5. a standard mirror fitting with stainless steel mirror
  6. a Traversing (glide) Stage
  7. a (added later) lying drop slide signed Burwell Engineering
  8. a water-immersion dark ground condenser signed 'DG'
  9. a phase contrast condenser signed 'PH'
  10. bright field condenser with adjustable iris diaphragm
  11. a objective plate containing a 10X brightfield unsigned but labelled '10X', a 40X phase contrast objective signed 'McArthur 40X/0.70', and a 100X oil-immersion phase contrast objective signed 'McArthur 100 X/1.030 OIL'
  12. a second objective plate containing a 5X labelled '5X' but unsigned, 40X signed '40X/0.70 Prior', and an unsigned and unlabelled 100X brightfield
  13. two spare electric bulbs
  14. an eyepiece micrometer disk
  15. a single Watson and Son 10X eyepiece
  16. seven pages of printed notes and instructions, with two figures, housed in a plastic sleeve
  17. an integral draw tube about one inch long, with a circumferential scribed line about its middle
  18. a purpose-made blue plastic case with custom foam cutouts to accomodate most of the above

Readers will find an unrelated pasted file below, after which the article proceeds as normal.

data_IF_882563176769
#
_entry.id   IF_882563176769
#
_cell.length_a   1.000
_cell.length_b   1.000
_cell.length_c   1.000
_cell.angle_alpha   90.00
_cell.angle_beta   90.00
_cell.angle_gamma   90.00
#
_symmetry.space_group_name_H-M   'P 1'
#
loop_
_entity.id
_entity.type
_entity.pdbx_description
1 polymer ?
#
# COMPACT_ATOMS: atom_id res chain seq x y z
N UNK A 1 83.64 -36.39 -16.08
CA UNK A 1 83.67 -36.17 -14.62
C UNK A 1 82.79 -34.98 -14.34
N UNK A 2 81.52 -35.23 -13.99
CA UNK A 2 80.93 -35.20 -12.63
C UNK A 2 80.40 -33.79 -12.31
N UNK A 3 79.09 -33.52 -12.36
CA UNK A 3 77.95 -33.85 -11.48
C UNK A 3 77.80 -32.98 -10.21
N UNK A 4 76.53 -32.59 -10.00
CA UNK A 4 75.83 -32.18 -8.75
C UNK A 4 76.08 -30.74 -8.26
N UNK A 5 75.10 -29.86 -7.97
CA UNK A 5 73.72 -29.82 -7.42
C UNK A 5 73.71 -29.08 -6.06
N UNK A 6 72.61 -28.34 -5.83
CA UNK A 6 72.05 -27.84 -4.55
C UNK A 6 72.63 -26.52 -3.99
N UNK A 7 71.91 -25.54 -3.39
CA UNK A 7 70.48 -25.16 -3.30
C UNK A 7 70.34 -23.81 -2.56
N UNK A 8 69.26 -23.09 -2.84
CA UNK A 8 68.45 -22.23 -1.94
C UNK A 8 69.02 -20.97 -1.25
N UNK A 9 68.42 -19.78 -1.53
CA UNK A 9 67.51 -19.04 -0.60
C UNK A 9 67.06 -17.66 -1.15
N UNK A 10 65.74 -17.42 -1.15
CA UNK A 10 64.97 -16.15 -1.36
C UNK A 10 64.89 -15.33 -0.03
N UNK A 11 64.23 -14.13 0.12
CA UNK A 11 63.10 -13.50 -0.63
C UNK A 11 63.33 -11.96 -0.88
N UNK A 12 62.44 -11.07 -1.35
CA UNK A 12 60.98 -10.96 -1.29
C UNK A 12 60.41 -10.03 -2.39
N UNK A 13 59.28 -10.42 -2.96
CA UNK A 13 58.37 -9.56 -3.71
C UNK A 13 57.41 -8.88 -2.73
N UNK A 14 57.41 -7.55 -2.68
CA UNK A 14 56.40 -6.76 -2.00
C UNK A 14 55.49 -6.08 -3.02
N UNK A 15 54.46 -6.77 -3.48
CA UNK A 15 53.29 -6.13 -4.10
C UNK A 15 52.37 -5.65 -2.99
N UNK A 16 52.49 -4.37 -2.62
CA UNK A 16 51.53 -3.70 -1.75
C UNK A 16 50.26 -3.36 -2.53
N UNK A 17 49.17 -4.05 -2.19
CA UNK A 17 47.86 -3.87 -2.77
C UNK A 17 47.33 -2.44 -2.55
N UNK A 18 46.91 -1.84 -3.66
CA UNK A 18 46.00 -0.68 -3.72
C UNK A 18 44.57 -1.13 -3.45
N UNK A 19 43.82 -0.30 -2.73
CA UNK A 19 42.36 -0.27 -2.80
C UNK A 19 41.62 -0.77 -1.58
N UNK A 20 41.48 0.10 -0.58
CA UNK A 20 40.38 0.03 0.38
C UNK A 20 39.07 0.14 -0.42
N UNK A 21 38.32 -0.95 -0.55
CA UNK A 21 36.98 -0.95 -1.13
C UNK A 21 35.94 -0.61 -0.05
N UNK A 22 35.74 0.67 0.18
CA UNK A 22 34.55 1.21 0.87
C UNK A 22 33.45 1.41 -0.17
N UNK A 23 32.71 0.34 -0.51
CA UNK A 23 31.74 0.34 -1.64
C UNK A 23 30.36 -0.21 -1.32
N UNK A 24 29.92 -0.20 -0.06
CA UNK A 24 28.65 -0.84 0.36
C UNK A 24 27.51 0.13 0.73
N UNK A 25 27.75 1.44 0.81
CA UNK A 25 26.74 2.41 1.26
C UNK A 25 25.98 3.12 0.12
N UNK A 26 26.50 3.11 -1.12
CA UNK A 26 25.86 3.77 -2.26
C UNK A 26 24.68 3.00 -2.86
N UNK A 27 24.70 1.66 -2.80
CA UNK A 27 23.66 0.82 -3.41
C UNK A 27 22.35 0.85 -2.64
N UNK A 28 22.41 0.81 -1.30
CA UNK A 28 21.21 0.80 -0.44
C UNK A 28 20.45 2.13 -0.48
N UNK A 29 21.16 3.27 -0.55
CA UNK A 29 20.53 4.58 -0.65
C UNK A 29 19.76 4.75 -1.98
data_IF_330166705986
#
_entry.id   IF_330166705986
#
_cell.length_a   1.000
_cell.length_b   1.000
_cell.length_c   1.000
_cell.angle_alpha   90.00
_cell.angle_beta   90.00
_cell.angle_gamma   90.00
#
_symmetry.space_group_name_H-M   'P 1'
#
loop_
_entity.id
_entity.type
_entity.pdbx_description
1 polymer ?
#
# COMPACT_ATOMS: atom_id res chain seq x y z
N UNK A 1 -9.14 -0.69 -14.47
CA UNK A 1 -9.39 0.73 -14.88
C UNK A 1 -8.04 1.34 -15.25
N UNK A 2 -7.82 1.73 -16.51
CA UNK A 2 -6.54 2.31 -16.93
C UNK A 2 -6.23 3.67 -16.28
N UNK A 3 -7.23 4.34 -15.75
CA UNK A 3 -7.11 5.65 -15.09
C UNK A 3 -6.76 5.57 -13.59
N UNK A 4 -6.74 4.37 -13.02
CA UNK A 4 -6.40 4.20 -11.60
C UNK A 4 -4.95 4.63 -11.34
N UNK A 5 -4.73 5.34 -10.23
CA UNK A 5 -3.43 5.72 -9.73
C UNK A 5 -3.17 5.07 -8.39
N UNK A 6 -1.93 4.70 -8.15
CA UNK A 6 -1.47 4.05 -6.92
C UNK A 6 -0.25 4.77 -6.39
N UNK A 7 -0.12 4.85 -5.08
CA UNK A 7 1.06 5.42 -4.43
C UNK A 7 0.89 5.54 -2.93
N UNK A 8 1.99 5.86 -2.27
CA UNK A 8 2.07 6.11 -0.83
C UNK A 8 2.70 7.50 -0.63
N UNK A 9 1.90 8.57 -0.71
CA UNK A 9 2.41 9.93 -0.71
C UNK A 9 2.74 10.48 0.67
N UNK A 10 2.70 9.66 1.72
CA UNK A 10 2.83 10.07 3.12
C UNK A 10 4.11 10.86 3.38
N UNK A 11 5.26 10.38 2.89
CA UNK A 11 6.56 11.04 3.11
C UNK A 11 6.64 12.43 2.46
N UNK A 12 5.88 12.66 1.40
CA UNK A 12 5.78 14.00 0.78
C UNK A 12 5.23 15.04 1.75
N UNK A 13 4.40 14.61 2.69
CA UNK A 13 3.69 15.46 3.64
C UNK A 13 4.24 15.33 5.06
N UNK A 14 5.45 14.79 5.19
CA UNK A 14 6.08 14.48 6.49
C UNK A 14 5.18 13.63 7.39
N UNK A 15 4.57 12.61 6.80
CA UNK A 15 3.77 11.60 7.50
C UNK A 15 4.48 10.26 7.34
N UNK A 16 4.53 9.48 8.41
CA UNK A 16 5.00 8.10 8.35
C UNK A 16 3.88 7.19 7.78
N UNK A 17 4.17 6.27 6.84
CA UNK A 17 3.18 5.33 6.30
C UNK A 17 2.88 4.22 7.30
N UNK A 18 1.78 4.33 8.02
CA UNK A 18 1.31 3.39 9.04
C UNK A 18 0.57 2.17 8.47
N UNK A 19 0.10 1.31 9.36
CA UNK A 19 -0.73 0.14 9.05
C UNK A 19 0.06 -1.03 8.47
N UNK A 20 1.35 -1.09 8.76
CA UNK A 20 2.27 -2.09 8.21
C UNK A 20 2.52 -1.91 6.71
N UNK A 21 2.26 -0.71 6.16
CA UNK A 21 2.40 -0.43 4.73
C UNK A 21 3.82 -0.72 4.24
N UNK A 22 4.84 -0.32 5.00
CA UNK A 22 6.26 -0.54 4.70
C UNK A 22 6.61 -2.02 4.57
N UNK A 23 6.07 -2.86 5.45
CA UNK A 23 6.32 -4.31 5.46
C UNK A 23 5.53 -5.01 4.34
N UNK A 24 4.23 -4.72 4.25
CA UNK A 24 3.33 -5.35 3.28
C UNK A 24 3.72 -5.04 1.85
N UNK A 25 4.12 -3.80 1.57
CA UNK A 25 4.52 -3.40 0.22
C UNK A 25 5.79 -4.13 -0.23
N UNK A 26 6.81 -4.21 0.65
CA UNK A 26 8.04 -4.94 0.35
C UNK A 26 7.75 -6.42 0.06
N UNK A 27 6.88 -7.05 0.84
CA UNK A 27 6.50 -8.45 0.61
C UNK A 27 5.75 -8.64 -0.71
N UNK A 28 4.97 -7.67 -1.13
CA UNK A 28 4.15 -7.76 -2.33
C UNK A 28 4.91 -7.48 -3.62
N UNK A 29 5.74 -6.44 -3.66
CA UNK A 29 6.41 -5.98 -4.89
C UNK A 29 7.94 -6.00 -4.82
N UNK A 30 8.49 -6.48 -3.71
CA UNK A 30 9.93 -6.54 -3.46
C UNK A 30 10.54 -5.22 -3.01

One objective plate holds the 5X, 40X, and 100X brightfield objectives, while the other holds a 10X brightfield, and 40X phase contrast and a 100X phase contrast objective. I have recently been able to add lying drop slides obtained in 2013 from Burwell engineering in Cambridge, UK.

The dissecting stage , the only plastic part, is unique in that it sits on top of the condenser arm (condenser removed) and is used with stage clips and the slide upright. The stage has slots fitting over the pins that hold the illuminators or mirror in place, which prevents if from moving forward or backward, and has a thumbscrew for further stability if desired. This stage is designed to be used with the 5X objective. Focusing when using this stage is achieved by pulling out both the draw tube and eyepiece to appropriate positions. Unfortunately, the angle tube cannot be used in this configuration, the user then not being able to reach focus. I have discovered that the fittings on the end of the stage clips which make contact with the slide are tender and break if bent; to increase the tension of the stage clips, the clips should be bent further in their middle rather than the end!

HISTORY: This is the Kirk version of the famous McArthur microscope, called the Kirk-McArthur model. It incorporates almost all of the improvements made in the design. This instrument also came in a metallurgical model, a surface inspection model, and an interferometer version. The circulars from the company can be seen in the original paperwork from 1988. The 'engineering' model combines the accessories for the metallurgical model and the surface inspection model, examples of these now on the website. Another model was designed as an interferometer, also on this site. The quality and precision of these instruments is really quite impressive. For much more on the history of the McArthur microscope, please see my McArthur Main page.

Kirk-McArthur Portable  Microscope